History and Philosophy of Logic 31 (2):111-121 (2010)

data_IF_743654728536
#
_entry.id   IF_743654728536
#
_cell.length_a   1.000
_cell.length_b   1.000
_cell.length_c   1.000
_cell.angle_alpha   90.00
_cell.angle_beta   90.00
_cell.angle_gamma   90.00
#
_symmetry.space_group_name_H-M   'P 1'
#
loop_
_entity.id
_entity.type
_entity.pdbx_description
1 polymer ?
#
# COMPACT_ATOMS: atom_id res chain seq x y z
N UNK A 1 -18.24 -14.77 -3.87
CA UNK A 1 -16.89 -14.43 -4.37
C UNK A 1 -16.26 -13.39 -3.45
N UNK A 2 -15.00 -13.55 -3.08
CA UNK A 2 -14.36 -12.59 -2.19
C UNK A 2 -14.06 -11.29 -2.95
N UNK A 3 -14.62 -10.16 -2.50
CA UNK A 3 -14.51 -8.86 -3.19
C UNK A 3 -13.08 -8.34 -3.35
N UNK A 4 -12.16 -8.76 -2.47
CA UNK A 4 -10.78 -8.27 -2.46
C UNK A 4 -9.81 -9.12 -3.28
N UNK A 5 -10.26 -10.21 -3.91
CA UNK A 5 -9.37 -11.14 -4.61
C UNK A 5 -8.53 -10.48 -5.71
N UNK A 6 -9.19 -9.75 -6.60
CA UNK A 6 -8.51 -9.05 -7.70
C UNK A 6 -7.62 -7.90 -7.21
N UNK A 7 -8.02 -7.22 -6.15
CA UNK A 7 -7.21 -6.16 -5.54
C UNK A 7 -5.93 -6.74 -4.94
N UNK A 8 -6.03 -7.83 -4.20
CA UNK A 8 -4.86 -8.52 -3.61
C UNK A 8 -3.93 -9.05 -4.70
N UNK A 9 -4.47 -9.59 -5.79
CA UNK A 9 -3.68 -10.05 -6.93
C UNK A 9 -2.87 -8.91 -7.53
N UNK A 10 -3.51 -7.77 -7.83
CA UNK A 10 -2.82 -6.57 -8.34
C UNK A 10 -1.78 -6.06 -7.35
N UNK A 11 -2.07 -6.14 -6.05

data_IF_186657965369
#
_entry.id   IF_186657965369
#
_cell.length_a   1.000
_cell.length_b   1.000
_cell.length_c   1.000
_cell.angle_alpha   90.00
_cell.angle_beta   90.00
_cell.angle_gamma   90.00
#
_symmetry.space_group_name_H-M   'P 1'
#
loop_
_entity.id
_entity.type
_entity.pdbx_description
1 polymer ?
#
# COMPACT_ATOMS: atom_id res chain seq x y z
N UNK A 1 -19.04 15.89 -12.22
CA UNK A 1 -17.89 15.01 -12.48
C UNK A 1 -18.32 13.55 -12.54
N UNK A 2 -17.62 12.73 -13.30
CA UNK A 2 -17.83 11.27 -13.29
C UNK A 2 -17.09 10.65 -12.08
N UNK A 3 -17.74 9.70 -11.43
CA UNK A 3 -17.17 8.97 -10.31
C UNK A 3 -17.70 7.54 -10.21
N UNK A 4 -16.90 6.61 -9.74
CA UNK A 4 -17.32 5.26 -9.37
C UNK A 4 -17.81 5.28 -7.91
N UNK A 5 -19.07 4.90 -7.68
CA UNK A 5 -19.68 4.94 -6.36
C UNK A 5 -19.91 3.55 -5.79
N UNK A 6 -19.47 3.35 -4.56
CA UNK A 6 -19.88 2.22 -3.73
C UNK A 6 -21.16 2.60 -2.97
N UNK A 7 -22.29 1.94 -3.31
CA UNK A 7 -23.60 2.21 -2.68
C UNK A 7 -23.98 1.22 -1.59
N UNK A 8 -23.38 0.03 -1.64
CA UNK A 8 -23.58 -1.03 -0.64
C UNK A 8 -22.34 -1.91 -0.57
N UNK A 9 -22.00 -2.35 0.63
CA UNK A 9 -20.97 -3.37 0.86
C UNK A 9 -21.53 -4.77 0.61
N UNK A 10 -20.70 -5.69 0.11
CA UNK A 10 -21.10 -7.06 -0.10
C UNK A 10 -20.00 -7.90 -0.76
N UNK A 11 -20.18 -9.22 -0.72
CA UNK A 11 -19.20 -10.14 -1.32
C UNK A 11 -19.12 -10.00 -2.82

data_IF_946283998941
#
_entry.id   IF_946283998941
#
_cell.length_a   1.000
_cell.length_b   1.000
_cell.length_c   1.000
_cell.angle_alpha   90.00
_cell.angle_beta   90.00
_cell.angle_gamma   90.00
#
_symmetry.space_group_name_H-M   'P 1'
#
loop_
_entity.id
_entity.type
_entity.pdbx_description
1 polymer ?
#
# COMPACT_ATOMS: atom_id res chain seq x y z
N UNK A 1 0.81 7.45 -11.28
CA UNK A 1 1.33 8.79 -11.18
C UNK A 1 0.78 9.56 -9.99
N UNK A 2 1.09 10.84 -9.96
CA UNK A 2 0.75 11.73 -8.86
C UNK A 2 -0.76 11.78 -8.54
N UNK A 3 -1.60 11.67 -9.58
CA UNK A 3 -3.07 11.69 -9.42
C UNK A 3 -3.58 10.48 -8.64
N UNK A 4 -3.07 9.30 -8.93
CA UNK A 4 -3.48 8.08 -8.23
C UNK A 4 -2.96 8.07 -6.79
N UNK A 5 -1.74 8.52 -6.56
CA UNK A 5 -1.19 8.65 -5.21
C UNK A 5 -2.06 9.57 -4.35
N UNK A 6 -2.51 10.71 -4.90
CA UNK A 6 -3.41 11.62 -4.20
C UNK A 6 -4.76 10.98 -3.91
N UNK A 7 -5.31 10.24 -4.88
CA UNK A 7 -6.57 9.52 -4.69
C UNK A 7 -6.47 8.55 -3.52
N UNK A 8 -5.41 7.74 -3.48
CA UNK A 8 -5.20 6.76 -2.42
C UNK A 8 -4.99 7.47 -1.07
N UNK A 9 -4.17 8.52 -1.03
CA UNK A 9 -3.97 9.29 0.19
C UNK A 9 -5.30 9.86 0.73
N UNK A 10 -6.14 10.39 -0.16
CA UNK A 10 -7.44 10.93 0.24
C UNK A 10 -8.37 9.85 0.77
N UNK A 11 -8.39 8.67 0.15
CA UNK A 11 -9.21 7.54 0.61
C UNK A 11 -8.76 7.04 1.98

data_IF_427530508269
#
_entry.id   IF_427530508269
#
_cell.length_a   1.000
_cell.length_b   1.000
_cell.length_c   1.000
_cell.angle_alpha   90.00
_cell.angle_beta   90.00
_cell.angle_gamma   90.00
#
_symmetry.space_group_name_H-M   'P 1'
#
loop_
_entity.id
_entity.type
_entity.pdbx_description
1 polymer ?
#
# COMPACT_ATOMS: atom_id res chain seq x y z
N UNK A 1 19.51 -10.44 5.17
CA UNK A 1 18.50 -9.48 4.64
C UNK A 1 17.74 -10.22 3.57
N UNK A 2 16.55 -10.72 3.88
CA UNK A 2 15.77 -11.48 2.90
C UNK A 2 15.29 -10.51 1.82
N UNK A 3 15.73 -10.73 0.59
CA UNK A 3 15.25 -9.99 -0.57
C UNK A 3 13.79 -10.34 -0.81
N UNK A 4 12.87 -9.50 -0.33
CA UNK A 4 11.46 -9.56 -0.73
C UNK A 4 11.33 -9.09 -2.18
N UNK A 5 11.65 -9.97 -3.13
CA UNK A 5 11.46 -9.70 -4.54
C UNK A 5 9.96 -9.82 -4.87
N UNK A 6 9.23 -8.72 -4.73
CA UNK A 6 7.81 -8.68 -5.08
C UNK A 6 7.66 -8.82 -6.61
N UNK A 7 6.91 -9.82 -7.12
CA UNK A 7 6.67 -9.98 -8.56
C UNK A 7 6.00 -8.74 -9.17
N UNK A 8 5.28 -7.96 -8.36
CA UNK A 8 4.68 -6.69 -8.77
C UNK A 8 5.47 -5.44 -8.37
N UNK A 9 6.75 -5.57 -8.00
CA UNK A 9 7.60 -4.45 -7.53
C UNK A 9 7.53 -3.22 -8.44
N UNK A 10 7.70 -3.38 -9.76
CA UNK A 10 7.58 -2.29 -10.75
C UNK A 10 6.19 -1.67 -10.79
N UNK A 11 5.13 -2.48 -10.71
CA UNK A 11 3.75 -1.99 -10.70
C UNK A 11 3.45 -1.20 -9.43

The origin of paraconsistent logic is closely related with the argument, 'from the assertion of two mutually contradictory statements any other statement can be deduced'; this can be referred to as ex contradictione sequitur quodlibet (ECSQ). Despite its medieval origin, only by the 1930s did it become the main reason for the unfeasibility of having contradictions in a deductive system. The purpose of this article is to study what happened earlier: from Principia Mathematica to that time, when it became well established. The two main historical claims that I am going to advance are the following: (1) the first explicit use of ECSQ as the main argument for supporting the necessity of excluding any contradiction from deductive systems is to be found in the first edition of the book Grundz ge der Theoretischen Logik (Hilbert, D. and Ackermann, W. 1928. Grundz ge der Theoretischen Logik . Berlin: Julius Springer Verlag); (2) ukasiewicz's position regarding the logical constraints against contradictions varies considerably from his studies on the principle of (non-) contradiction in Aristotle, published in 1910 and what is stated in his 'authorized lectured notes' on mathematical logic that appeared in 1929. The two texts are: 1) a paper in German ( ukasiewicz, J. 1910. ' ber den Satz des Widerspruchs bei Aristotles'. Bulletin International de l'Acad mie des sciences de Cracovie, Classe d'Histoire et de Philosophie, pp. 15-38) [English translation: ukasiewicz, J. 1971. 'On the principle of contradiction in Aristotle', Review of Metaphysics , XXIV , 485-509]; and 2) a book in Polish. ukasiewicz, J. 1910. O zasadzie sprzecznosci u Aristotelesa Studium krytyczne , Warsaw: Panstwowe Wydawnictwo Naukowe [German translation: ukasiewicz, J. 1993. ber den Satz des Widerspruchs bei Aristotles . Hildesheim: Georg Olms Verlag]. The lecture notes were then published as a book ( ukasiewicz, J. 1958. Elementy Logiki Matematycznej . Warszawa: Panstwowe Wydawnictwo Naukowe [PWN] and then translated into English ( ukasiewicz, J. 1963. Elements of Mathematical Logic. Oxford, New York: Pergamon Press/The Macmillan Company) . The second half of this article will concentrate on ukasiewicz's position on ECSQ. This will lead me to propose that to regard him as a forerunner of paraconsistent logic by virtue of those early writings is accurate only if his book published in Polish is considered but not if the analysis is restricted to the paper originally published in German (as has been the case for the principal reconstructions of the history of paraconsistent logic). Furthermore, I will stress that in the 1929 book he presented one formalization of ECSQ as an axiom for sentential calculus and, also, he used ECSQ to defend the necessity of consistency, apparently independently of Hilbert and Ackermann's book. At the end, I will suggest that the aim of twentieth century usage of ECSQ was to change from the centuries-long philosophical discussion about contradictions to a more 'technical' one. But with paraconsistent logic viewed as a technical solution to this restriction, then, the philosophical problem revives but having now at one's disposal an improved understanding of it. Finally, ukasiewicz's two different positions about ECSQ open an interesting question about the history of paraconsistent logic: do we have to attempt a consistent reconstruction of it, or are we prepared to admit inconsistencies within it?
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